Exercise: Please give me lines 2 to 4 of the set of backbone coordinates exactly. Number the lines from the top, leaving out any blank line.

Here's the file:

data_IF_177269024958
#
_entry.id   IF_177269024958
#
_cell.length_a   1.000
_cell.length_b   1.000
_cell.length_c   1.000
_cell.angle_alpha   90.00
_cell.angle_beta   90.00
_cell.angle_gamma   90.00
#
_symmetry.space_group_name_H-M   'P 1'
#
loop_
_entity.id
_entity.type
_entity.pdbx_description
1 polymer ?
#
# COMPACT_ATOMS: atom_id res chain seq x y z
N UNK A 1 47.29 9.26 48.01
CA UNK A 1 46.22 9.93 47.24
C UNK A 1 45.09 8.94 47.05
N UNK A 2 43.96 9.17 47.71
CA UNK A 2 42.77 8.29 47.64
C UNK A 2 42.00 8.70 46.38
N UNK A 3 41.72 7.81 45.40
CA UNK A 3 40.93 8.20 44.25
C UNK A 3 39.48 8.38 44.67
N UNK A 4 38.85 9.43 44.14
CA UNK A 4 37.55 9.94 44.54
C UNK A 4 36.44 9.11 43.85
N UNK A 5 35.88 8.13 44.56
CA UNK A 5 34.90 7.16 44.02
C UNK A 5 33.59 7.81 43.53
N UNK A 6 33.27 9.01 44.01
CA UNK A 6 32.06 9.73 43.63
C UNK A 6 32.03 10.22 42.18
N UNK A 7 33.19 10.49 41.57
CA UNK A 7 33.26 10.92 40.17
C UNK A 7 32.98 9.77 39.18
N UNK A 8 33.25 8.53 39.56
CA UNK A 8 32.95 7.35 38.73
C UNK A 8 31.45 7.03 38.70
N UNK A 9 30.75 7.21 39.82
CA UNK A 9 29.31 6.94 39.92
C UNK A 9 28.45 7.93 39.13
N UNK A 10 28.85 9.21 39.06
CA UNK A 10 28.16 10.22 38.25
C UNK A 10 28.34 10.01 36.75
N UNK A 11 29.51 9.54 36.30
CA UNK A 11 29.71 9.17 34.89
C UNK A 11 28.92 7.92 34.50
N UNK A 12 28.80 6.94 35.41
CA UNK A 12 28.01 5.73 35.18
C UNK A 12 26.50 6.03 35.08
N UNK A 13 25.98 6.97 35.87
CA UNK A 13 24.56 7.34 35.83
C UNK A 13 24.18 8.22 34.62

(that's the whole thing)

#
_entry.id   IF_177269024958
#